Back in the day when I was growing up in a small farm town in central Illinois, my family had a time-honored tradition of the "Sunday drive." My grandparents, my mother, and I would pile into the Chevy and head somewhere. Sometimes we knew where we were going, sometimes we didn't. Gas only cost 27¢ or so per gallon, so our destination didn't matter so much-- as long as we got back in plenty of time to fulfill our Monday commitments. I got to see a lot of Illinois during these drives. Mom and I continued the tradition while we lived in Utah, and this is when I fell in love with hunting down old ghost towns. Gas was more expensive, but we'd economize elsewhere in the budget since we loved getting out and about so much.
Now I'm all grown up. My working life was spent in a job where I worked most weekends, so there went my Sunday drives. Or so you'd think. Denis and I got used to having our "weekends" in the middle of the week, so the Sunday drive usually takes place on Wednesday or Thursday. It's still a lot of fun.
While we were in Santa Fe, we both wanted to see the Taos area and possibly the Taos Pueblo as well. We chose to head up there on a Sunday, and although things didn't turn out quite like we'd planned, we still managed to really enjoy ourselves.
|Santa Fe stoplights|
We'd been noticing, appreciating, and sometimes questioning the differences between Santa Fe and Phoenix during our stay-- like no plastic bags, only paper (and you have to ask for them), the lack of solar panels, an amazing number of metal roofs, and the horizontal stoplights as you can see in the photo above. Every place else I've been, those lights have been hung vertically, and I decided I liked them on the horizontal. Funny how little things like this catch your eye, isn't it?
The road north to Taos went through a valley lined with mountains on either side. There were many turn-offs to Native American pueblos, and almost as many to casinos. It wasn't until we got much closer to Taos that we saw snow on the mountains. Let's see some photos of our drive...and remember that all you have to do to see them in more detail is to click on any one of them. When you do, a new window will automatically open, and you can take a look at them all.
|Road to Taos|
|Going to Taos|
|Most of the traffic is heading north....|
|There's snow on them there mountains!|
|And there's the Rio Grande!|
I think the Rio Grande is probably one of the most recognized rivers in the United States since it forms the border between Texas and Mexico. The Mississippi, the Colorado, and the Rio Grande constitute my Top Three US Rivers list in terms of being the most well-known. What I'd forgotten is that the Rio Grande begins in Colorado and winds its way through New Mexico before arriving at El Paso to form a natural border.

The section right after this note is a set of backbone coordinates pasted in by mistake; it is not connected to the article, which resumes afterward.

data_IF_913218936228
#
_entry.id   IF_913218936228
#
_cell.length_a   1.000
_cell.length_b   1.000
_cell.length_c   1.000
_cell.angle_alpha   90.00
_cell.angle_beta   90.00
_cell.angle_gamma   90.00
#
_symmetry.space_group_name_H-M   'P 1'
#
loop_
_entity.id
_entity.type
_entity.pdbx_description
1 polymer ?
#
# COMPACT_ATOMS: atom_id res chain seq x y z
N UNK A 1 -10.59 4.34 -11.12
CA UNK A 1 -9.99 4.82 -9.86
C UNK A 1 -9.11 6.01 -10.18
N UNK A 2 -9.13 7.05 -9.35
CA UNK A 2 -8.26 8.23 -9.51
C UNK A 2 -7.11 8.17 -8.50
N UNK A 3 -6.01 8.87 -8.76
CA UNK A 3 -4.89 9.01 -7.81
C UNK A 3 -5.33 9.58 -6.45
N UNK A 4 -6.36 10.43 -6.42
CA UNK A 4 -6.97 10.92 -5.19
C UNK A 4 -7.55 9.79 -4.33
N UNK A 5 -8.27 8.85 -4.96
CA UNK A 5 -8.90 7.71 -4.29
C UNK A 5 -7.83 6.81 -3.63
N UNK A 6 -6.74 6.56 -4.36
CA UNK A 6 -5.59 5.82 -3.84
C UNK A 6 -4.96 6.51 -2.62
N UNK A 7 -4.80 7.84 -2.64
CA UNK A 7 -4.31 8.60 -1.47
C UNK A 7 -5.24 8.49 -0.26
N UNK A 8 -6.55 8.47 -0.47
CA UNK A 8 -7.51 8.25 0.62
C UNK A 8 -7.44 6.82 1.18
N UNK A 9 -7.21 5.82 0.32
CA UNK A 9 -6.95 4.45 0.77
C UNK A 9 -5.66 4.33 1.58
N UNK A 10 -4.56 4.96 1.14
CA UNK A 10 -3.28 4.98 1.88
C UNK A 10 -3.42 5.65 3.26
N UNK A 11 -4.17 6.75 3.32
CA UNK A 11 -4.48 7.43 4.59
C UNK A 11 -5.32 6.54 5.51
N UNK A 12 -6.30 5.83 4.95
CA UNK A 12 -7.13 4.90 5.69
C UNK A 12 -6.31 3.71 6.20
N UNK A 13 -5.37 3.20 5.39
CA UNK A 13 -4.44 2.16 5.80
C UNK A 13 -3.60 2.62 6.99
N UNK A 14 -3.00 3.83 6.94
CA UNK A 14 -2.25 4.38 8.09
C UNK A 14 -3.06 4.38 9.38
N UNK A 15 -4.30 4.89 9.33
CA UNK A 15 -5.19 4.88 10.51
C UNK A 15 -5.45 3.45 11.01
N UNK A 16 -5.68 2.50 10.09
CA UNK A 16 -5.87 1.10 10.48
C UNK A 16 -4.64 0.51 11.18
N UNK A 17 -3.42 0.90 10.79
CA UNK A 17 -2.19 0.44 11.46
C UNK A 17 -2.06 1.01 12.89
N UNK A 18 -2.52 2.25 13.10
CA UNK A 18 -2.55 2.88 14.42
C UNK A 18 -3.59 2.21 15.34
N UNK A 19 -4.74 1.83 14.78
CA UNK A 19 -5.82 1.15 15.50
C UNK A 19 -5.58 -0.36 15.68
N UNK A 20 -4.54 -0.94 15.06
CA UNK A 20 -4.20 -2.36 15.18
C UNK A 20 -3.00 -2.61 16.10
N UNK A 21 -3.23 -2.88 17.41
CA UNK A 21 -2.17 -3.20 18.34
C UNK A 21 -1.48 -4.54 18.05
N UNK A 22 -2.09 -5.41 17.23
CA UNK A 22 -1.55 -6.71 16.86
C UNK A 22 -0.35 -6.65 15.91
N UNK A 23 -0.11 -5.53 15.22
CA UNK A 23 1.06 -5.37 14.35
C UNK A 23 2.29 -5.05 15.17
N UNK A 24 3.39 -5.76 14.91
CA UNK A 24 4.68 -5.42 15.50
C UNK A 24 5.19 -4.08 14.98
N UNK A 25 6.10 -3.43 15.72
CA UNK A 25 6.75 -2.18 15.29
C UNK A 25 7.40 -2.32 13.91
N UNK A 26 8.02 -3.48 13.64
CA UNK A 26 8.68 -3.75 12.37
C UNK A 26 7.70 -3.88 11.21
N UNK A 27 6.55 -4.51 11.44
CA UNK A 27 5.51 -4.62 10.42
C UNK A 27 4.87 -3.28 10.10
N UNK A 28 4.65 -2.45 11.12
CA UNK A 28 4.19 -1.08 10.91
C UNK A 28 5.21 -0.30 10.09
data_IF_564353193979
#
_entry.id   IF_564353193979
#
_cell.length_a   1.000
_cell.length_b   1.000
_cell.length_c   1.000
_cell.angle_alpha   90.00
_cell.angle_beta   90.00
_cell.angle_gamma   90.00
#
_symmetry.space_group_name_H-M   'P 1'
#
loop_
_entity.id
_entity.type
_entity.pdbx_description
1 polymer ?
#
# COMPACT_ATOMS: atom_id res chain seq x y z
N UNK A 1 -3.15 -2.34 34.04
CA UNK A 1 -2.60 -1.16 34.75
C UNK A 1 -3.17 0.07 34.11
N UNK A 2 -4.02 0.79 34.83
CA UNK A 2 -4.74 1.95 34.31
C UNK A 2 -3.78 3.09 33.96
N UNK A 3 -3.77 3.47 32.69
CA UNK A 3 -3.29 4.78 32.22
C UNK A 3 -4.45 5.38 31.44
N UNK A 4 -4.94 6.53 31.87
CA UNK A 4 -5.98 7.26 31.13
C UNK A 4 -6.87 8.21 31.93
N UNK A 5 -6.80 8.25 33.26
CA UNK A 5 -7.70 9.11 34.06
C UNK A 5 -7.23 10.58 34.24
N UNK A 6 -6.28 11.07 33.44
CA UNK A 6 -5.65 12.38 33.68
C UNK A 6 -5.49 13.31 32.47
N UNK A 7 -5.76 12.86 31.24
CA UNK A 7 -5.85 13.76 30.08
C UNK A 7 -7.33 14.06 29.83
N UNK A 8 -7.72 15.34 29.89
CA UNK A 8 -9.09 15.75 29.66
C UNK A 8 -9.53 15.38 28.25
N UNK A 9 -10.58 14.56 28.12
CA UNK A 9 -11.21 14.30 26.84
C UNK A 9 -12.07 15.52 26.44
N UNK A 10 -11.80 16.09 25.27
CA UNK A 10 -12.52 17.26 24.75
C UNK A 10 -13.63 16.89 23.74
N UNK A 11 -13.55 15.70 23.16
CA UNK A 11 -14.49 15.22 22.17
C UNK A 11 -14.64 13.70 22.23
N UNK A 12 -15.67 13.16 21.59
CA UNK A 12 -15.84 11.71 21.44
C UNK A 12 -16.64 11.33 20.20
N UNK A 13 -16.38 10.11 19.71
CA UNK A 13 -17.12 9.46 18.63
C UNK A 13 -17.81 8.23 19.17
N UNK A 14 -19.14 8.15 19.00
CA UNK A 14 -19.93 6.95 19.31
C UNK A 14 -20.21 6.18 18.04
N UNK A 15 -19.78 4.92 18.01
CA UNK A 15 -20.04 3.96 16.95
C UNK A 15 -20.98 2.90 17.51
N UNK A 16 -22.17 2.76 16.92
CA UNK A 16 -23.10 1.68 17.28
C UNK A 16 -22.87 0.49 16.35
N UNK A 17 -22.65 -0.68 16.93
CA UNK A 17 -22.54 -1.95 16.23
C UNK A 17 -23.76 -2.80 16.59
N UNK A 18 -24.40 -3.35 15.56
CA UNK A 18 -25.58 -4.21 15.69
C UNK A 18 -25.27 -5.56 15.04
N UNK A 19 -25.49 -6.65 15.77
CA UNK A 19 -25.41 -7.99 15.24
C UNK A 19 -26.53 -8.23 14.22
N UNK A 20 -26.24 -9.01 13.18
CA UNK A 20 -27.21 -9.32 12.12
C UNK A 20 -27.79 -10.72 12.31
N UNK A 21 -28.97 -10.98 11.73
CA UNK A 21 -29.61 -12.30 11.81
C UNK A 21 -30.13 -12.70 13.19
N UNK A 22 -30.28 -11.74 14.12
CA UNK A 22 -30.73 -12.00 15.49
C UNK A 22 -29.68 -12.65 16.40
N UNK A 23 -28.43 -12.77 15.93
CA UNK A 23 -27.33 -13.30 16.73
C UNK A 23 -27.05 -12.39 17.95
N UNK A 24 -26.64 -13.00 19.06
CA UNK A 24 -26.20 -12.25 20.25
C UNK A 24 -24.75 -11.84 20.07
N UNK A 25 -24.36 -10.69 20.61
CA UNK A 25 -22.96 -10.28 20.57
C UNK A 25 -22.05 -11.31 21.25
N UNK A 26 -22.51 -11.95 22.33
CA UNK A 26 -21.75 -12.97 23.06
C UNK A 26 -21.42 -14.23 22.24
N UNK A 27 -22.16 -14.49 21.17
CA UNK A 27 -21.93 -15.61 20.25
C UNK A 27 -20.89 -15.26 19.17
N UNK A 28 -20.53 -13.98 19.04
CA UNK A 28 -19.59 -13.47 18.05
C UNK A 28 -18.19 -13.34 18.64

The closer to Taos we got, the more congested traffic became. As we sat outside in the sun to eat lunch, we watched the traffic heading into town become gridlocked. Then it dawned on us: this was the Memorial Day weekend, and it was obvious Taos was an extremely popular place to visit on a holiday weekend. To be honest, most holidays mean nothing to Denis and me. I worked them all for years and now Denis works them, too. The longer we watched, the more traffic backed up, and we decided not to even attempt to make our way through town and onto the pueblo. It was disappointing-- moreso for Denis than for me. Denis doesn't have that Sunday drive tradition to fall back on.
But as we headed south once more, we found something fun to do. Dozens of people were whitewater rafting on the Rio Grande, so we stopped to watch.
|Kayak on the Rio Grande|
|Taking the trickier lower side|
|The second raft got hung up on those rocks.|
It was a gorgeous day in the mountains with plenty of sunshine and blooming wildflowers. Taking a long break to watch those folks navigate the whitewater was icing on the cake and made our Sunday drive a winner. On the way back to Santa Fe, I remembered to take a photo of one of the decorated overpasses....
I absolutely love the fact that new interstates and freeways are being built that aren't just bare concrete. The overpass bridge you see here has local Native American art on it. The phrase you see means "place of the falling rocks." I think the state Departments of Transportation are to be commended for this. The same thing has been done in southern Arizona: Native American art and language, and native plants have been used along these busy roads to not only "pretty them up," but to prevent erosion and cut down on noise pollution.
Yup... when I'm on the road, I tend to look at everything-- including freeway overpasses! Next time I'll tell you about the afternoon we spent at the Randall Davey Audubon Center and Sanctuary.